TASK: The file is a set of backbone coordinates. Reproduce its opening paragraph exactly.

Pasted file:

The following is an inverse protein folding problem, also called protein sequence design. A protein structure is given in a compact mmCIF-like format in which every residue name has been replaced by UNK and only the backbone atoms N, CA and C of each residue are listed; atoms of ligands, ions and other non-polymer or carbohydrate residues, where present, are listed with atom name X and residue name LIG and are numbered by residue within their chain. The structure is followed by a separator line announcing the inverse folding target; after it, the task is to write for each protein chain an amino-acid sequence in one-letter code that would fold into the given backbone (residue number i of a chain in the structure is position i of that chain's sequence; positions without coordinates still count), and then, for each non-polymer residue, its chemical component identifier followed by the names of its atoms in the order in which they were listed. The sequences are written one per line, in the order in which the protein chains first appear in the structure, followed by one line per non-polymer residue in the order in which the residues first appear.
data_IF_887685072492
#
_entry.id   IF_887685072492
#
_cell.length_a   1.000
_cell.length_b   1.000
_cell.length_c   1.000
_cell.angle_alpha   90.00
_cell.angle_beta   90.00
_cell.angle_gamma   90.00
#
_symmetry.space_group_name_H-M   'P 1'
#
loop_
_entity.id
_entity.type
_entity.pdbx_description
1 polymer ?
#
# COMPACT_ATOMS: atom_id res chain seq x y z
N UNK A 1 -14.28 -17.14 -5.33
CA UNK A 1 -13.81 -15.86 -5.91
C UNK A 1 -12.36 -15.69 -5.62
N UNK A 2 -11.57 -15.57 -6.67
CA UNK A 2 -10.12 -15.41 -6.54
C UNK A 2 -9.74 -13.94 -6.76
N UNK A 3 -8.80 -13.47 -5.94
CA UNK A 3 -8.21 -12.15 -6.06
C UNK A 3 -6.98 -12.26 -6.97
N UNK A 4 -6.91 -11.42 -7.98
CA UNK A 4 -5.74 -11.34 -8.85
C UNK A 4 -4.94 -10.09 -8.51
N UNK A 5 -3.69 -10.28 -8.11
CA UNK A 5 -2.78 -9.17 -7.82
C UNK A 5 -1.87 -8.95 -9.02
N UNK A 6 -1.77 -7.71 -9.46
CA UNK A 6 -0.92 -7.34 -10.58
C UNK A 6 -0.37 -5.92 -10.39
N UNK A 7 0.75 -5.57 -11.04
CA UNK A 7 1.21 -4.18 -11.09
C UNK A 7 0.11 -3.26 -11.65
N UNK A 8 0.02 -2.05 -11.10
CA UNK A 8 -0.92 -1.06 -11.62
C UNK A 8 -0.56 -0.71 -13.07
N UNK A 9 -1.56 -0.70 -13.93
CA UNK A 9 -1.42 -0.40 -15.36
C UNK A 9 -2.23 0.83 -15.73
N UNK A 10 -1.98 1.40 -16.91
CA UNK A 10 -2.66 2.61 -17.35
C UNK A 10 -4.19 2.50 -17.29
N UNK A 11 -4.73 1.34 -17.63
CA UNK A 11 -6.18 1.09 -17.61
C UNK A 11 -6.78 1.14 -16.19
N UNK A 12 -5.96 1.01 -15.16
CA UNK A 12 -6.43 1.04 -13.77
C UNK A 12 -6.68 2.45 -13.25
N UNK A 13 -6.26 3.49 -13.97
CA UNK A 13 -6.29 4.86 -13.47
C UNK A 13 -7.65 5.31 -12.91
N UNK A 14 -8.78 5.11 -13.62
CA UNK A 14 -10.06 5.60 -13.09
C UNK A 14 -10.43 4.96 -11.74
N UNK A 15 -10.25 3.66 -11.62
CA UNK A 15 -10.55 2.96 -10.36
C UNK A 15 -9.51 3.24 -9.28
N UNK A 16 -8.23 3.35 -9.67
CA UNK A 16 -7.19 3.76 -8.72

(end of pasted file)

The following is an inverse protein folding problem, also called protein sequence design. A protein structure is given in a compact mmCIF-like format in which every residue name has been replaced by UNK and only the backbone atoms N, CA and C of each residue are listed; atoms of ligands, ions and other non-polymer or carbohydrate residues, where present, are listed with atom name X and residue name LIG and are numbered by residue within their chain. The structure is followed by a separator line announcing the inverse folding target; after it, the task is to write for each protein chain an amino-acid sequence in one-letter code that would fold into the given backbone (residue number i of a chain in the structure is position i of that chain's sequence; positions without coordinates still count), and then, for each non-polymer residue, its chemical component identifier followed by the names of its atoms in the order in which they were listed. The sequences are written one per line, in the order in which the protein chains first appear in the structure, followed by one line per non-polymer residue in the order in which the residues first appear.